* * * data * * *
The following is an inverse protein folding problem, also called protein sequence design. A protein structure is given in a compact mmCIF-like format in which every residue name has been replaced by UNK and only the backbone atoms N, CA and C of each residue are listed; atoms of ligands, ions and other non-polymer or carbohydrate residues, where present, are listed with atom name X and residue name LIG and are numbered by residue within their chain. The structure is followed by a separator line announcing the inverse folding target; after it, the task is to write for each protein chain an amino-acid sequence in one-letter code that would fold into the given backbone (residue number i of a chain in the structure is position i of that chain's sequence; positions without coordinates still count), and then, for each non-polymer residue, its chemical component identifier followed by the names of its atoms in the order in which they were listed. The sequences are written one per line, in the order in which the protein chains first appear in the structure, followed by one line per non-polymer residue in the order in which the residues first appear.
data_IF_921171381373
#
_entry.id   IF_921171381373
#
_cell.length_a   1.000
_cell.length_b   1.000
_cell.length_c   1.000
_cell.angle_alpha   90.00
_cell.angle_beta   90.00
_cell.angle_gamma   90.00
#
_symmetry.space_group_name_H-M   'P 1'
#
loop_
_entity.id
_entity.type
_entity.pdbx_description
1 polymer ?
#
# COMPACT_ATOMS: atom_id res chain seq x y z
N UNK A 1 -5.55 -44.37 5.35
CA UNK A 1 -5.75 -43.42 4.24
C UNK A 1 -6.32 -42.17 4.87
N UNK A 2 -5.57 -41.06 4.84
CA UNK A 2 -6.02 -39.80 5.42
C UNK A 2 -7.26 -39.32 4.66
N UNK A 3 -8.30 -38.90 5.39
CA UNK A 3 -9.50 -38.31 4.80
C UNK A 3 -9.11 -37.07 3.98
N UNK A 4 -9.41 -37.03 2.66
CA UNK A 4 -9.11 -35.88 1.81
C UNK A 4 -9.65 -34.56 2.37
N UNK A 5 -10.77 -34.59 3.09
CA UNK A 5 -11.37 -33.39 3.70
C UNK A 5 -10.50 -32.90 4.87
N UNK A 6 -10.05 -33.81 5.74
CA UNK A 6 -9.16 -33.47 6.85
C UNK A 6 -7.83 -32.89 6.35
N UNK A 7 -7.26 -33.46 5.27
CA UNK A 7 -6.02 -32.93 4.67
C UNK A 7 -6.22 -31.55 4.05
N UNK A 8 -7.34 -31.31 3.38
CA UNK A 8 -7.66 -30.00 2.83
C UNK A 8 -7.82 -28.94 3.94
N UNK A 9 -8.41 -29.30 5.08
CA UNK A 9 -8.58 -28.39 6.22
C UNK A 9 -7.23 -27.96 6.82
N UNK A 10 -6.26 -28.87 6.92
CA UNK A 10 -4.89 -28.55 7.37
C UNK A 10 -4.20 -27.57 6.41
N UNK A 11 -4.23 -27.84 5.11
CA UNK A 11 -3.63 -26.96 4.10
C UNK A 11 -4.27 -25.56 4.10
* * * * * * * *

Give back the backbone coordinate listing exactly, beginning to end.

The following is an inverse protein folding problem, also called protein sequence design. A protein structure is given in a compact mmCIF-like format in which every residue name has been replaced by UNK and only the backbone atoms N, CA and C of each residue are listed; atoms of ligands, ions and other non-polymer or carbohydrate residues, where present, are listed with atom name X and residue name LIG and are numbered by residue within their chain. The structure is followed by a separator line announcing the inverse folding target; after it, the task is to write for each protein chain an amino-acid sequence in one-letter code that would fold into the given backbone (residue number i of a chain in the structure is position i of that chain's sequence; positions without coordinates still count), and then, for each non-polymer residue, its chemical component identifier followed by the names of its atoms in the order in which they were listed. The sequences are written one per line, in the order in which the protein chains first appear in the structure, followed by one line per non-polymer residue in the order in which the residues first appear.
data_IF_921171381373
#
_entry.id   IF_921171381373
#
_cell.length_a   1.000
_cell.length_b   1.000
_cell.length_c   1.000
_cell.angle_alpha   90.00
_cell.angle_beta   90.00
_cell.angle_gamma   90.00
#
_symmetry.space_group_name_H-M   'P 1'
#
loop_
_entity.id
_entity.type
_entity.pdbx_description
1 polymer ?
#
# COMPACT_ATOMS: atom_id res chain seq x y z
N UNK A 1 -5.55 -44.37 5.35
CA UNK A 1 -5.75 -43.42 4.24
C UNK A 1 -6.32 -42.17 4.87
N UNK A 2 -5.57 -41.06 4.84
CA UNK A 2 -6.02 -39.80 5.42
C UNK A 2 -7.26 -39.32 4.66
N UNK A 3 -8.30 -38.90 5.39
CA UNK A 3 -9.50 -38.31 4.80
C UNK A 3 -9.11 -37.07 3.98
N UNK A 4 -9.41 -37.03 2.66
CA UNK A 4 -9.11 -35.88 1.81
C UNK A 4 -9.65 -34.56 2.37
N UNK A 5 -10.77 -34.59 3.09
CA UNK A 5 -11.37 -33.39 3.70
C UNK A 5 -10.50 -32.90 4.87
N UNK A 6 -10.05 -33.81 5.74
CA UNK A 6 -9.16 -33.47 6.85
C UNK A 6 -7.83 -32.89 6.35
N UNK A 7 -7.26 -33.46 5.27
CA UNK A 7 -6.02 -32.93 4.67
C UNK A 7 -6.22 -31.55 4.05
N UNK A 8 -7.34 -31.31 3.38
CA UNK A 8 -7.66 -30.00 2.83
C UNK A 8 -7.82 -28.94 3.94
N UNK A 9 -8.41 -29.30 5.08
CA UNK A 9 -8.58 -28.39 6.22
C UNK A 9 -7.23 -27.96 6.82
N UNK A 10 -6.26 -28.87 6.92
CA UNK A 10 -4.89 -28.55 7.37
C UNK A 10 -4.20 -27.57 6.41
N UNK A 11 -4.23 -27.84 5.11
CA UNK A 11 -3.63 -26.96 4.10
C UNK A 11 -4.27 -25.56 4.10